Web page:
Action research is a participatory group process aimed at continual evaluation and improvement of practice. It helps to tailor projects to local environments and situations. An action research approach may be useful to services during the planning phase of a program. It has been noted that there is compatibility between action research methods and traditional Indigenous cultural practices and ways of working. Action research involves a dynamic and cyclical process of planning, acting, observing, and reflecting:

  • planning: team members and interested parties come together to define the problems they are facing and to identify the most appropriate ways to tackle these problems;
  • acting: the team proceeds with their planned activity or program of activities;
  • observing: the team observes the operation of the program, gathering information and seeking feedback from all involved;
  • reflection: team members reflect on their observations, and identify areas where there is room for improvement; and
  • planning: the cycle begins again, taking account of what has already been learned.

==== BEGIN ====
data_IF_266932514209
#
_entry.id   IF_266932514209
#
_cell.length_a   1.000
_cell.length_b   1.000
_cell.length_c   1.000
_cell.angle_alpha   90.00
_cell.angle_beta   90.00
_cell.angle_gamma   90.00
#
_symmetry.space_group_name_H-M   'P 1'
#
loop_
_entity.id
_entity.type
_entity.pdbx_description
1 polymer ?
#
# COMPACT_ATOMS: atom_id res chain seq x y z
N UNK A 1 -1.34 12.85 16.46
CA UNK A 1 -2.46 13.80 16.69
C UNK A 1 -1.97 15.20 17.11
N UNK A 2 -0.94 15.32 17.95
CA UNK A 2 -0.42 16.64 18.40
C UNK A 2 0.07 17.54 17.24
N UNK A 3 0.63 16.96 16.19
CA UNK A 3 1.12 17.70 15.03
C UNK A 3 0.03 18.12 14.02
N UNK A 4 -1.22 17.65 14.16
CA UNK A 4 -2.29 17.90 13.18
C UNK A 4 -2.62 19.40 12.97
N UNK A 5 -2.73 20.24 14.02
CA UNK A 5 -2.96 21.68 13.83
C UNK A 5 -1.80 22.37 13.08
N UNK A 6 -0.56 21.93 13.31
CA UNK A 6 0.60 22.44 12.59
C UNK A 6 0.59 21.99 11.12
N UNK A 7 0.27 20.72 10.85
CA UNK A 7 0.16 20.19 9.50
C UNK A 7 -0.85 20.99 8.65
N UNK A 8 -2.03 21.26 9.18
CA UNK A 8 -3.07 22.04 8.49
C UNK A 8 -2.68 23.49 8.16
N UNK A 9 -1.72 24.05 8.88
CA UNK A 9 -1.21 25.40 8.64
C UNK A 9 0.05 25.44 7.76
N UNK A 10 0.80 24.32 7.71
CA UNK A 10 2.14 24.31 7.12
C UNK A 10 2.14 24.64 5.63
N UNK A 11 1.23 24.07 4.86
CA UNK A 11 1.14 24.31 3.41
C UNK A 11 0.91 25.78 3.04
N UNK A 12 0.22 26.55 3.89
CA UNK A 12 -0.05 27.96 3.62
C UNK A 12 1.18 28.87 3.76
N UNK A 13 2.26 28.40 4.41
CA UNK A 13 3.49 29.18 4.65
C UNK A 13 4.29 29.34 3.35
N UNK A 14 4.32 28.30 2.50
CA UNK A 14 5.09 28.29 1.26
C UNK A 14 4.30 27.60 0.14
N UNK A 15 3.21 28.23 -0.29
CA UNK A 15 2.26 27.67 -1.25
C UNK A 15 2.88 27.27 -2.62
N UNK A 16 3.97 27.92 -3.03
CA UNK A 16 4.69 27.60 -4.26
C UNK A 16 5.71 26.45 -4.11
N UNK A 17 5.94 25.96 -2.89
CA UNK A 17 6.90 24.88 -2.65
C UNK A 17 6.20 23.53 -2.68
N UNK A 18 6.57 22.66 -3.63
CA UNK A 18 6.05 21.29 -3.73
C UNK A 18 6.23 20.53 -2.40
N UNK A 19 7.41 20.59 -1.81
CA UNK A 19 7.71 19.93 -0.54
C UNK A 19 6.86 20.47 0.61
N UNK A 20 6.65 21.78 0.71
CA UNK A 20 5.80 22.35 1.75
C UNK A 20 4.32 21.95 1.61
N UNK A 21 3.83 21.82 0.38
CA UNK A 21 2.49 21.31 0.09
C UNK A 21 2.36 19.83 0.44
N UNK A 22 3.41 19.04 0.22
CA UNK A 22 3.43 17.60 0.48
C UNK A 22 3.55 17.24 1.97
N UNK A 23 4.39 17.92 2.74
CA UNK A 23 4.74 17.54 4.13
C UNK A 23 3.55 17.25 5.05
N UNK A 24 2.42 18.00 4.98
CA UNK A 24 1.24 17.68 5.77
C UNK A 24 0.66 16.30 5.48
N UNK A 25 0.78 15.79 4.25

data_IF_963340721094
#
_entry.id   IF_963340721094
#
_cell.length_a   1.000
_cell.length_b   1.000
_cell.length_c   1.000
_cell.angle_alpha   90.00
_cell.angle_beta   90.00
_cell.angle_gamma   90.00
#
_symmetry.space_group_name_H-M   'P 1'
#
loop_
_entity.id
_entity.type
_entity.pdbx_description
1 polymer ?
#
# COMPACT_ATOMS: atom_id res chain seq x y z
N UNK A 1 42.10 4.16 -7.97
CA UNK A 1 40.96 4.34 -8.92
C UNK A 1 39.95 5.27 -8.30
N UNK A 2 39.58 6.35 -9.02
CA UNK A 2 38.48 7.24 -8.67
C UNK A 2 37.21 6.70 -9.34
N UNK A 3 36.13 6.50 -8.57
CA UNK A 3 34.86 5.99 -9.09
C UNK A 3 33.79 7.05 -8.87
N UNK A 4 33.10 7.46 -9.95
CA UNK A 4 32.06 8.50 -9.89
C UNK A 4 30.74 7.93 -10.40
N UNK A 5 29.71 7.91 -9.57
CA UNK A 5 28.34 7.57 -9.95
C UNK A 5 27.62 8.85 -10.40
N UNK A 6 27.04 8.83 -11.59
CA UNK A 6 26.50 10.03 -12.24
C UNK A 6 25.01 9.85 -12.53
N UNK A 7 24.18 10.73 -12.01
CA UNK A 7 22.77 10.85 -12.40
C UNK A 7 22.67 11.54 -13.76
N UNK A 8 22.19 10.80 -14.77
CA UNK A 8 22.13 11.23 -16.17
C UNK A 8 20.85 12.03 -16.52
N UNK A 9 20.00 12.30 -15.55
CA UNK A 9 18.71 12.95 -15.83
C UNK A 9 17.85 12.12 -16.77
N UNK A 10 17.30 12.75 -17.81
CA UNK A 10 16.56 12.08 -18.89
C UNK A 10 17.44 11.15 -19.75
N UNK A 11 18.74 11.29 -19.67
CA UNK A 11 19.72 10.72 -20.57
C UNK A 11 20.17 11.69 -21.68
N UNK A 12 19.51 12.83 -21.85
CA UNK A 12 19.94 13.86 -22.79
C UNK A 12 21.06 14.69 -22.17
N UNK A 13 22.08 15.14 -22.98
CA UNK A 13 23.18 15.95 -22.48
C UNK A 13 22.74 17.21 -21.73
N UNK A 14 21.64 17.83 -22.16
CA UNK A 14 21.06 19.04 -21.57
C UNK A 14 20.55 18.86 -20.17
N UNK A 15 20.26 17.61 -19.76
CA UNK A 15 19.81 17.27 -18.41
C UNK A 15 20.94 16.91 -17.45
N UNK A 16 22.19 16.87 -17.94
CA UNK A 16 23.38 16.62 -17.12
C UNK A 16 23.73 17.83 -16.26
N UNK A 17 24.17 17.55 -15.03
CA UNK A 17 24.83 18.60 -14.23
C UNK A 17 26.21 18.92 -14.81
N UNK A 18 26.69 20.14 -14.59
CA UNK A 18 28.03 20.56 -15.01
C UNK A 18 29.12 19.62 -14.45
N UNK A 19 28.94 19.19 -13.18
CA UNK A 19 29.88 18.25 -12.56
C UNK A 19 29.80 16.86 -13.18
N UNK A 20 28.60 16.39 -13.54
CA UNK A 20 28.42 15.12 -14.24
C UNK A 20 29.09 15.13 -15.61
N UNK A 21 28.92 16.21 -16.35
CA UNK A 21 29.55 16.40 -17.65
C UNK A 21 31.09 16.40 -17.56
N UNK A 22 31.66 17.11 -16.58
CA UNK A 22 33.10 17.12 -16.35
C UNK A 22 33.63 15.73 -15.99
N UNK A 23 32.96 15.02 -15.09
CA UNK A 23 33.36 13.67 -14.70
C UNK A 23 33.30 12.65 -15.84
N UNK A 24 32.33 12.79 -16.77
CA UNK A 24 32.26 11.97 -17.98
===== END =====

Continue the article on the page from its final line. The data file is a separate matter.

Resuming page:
For more information on the action research approach, see Scougall (2008, pp. 62-65) and Lienert (2002a, 2002b).

Working with Indigenous families: Practice examples

There are many examples within CAFCA's Promising Practice Profile database of promising and innovative methods that have been used by services and programs to support Indigenous families and communities.

For example, one program delivers locally inclusive and culturally respectful pregnancy and parenting education for young people, especially those in rural and remote Indigenous communities. The program was developed in response to community and school-based requests. Community members are involved in each step of the planning and administration of the program. This involves:

  • extensive preliminary promotion, liaison, and networking with key community members: including Indigenous Elders and members of the community health sector, the educational sector, appropriate government departments, women's centres, youth services, and local community stores;
  • comprehensive needs analysis: to guarantee that the program meets the unique needs of individual communities;
  • fluidity and flexibility around training approach and timing: so that activities do not conflict with local community customs (e.g., inappropriate site selection) and events (e.g., festivals, funerals); and